Okay – picture the situation. You’re sat in a bar. In through the door swims mega-Olympian Michael Phelps (he never walks anywhere). Emboldened by liquor, you shout “Oi! Phelpsy”. He doggypaddles over and eyes you up suspiciously. “Schwimming… it’s eashy”, you slur. Phelps doesn’t reply. “I bet you fifty quid I could shwim fashter than you!” you continue. Phelps narrows his eyes and fixes you with a steely glare. “I’ll meet you down at the schwimming pool, at 9am tomorrow!” you cry, and fall off your stool.
The following morning, at 9am sharp, you limp into the car park of the leisure centre, wracked with regret. Your hangover isn’t helping your panic, either – how on earth could you possibly beat the fastest swimmer on earth? All of a sudden, a huge limo pulls into the car park. It’s the CEO of Lunocet. He hands you a pair of foot-fins, winks, and screeches off, leaving you coughing in the dust.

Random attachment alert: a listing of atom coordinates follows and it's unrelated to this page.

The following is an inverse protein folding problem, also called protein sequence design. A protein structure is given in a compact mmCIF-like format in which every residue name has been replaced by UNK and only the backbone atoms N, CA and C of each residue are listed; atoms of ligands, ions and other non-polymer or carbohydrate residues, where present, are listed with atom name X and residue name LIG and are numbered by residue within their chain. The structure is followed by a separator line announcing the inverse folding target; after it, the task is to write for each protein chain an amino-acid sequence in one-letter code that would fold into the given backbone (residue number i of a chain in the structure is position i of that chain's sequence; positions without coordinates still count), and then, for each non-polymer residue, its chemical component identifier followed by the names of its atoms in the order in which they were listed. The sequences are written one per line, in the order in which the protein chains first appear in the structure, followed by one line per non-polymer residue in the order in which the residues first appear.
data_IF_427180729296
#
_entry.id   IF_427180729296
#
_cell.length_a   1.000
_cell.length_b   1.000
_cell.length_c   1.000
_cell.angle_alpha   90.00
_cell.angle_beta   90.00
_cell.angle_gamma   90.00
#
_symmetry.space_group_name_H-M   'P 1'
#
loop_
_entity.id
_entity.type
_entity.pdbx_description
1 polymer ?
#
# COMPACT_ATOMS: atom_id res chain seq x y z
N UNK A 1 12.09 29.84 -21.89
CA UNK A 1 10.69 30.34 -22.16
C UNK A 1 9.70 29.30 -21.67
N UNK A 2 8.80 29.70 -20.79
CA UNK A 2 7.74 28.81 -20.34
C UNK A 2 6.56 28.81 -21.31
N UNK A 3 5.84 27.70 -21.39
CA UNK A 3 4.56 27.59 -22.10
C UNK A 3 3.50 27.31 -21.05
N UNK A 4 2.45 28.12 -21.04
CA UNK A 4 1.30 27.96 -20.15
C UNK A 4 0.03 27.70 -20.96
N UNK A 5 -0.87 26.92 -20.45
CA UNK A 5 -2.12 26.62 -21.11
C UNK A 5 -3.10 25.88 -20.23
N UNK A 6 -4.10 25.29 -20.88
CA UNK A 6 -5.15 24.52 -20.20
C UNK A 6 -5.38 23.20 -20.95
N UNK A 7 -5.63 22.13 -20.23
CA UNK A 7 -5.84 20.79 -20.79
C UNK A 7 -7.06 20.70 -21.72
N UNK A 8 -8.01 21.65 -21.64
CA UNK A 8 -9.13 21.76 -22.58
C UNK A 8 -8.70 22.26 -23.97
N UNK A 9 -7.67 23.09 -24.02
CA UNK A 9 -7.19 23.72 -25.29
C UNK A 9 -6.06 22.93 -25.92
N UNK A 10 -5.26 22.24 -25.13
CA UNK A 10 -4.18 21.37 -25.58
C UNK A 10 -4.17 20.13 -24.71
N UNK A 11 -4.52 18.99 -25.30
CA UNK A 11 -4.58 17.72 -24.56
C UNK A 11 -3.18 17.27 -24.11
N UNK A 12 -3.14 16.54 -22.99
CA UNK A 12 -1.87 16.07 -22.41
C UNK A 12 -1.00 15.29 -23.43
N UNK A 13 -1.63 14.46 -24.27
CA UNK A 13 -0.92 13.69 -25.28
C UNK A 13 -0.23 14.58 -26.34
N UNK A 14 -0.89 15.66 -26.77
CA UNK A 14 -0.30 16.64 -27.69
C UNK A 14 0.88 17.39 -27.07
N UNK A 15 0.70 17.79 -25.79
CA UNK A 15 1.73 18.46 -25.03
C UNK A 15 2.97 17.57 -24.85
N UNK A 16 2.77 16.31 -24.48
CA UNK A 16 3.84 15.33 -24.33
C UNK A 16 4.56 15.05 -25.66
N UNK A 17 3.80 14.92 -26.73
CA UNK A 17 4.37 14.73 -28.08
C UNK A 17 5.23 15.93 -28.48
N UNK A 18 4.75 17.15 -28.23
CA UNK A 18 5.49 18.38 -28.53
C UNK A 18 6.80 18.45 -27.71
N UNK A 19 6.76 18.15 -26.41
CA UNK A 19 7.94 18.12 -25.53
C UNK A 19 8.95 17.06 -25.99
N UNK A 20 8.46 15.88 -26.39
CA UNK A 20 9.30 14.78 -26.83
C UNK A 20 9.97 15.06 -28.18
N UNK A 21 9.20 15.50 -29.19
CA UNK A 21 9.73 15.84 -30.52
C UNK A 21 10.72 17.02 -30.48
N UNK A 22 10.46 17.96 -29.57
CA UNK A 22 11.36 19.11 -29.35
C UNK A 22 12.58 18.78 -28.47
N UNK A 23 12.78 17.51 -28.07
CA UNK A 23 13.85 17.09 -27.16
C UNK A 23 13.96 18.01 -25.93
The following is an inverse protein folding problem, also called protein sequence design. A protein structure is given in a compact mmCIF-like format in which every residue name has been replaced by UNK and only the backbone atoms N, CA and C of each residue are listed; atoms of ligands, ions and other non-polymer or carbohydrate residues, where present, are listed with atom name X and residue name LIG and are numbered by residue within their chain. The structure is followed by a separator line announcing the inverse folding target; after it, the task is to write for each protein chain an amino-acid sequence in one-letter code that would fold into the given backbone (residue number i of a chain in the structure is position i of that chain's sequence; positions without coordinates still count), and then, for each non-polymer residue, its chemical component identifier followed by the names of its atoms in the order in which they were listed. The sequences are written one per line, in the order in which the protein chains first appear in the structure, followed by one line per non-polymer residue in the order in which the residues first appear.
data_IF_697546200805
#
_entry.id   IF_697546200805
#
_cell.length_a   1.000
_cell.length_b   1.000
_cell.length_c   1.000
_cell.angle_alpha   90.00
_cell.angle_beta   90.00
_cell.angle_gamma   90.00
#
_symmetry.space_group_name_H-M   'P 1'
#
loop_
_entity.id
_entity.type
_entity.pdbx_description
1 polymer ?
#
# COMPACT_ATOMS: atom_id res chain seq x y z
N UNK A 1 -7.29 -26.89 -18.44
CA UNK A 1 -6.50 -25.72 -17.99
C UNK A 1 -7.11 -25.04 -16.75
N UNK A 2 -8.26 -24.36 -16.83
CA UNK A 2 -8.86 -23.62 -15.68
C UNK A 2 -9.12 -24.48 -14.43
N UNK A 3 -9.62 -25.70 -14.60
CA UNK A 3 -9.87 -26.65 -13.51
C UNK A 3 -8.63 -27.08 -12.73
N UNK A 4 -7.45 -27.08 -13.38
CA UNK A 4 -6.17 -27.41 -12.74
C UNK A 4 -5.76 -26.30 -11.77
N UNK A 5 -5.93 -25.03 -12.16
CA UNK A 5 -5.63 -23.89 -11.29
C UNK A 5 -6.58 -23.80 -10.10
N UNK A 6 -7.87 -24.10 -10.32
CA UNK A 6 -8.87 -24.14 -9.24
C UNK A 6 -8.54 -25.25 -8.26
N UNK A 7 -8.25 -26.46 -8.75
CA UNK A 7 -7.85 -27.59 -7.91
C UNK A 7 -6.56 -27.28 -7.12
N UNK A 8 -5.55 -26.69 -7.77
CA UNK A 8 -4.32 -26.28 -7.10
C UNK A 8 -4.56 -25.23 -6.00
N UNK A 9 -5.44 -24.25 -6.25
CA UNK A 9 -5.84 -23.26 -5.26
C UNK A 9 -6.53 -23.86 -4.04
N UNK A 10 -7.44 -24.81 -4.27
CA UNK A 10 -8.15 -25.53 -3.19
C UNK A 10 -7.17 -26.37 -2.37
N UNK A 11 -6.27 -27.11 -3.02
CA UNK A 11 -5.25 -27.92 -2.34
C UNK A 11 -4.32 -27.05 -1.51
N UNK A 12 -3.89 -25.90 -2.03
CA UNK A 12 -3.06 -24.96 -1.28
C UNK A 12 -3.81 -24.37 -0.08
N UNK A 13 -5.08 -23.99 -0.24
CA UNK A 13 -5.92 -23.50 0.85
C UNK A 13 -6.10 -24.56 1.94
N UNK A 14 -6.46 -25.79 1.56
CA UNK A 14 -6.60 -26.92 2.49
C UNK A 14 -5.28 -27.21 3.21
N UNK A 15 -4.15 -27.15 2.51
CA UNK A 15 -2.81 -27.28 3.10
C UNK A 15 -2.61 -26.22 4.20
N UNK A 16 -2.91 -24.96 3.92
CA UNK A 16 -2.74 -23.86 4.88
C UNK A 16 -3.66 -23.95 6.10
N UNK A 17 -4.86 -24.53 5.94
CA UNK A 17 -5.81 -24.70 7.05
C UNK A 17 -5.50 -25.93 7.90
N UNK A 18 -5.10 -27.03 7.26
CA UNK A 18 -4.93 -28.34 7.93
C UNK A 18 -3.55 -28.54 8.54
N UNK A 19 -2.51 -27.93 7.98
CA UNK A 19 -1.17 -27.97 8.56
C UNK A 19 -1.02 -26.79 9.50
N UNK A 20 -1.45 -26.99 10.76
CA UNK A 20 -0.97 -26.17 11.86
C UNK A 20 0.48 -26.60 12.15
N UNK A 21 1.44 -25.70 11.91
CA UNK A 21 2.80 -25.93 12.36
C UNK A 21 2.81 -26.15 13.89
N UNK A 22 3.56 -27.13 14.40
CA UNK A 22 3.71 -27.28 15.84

Foot-Fins strap on to your feet and act like highly efficient flippers. When you kick, they flex and propel you through the water using an aerofoil (or in this case an aquafoil), in much the same way that planes travel through the air. They’re carbon-fibre, so you won’t break them in a hurry.
There are six gears, and you can change them while you swim. In the highest gear, the official site suggests that you can hit 8mph – twice the speed at which slow-ass Phelpsy swims at. So fast, in fact, that a strong swimmer should be able to leap out of the water entirely, like Free Willy escaping the harbour.
Oh, incidentally, you waited all morning and Phelps never showed up at the leisure centre. The next day you get a bill from Lunocet for US$1250, to add to your massive bar tab. Next time you’ll ask to rent them instead, and stick to the orange juice on nights out.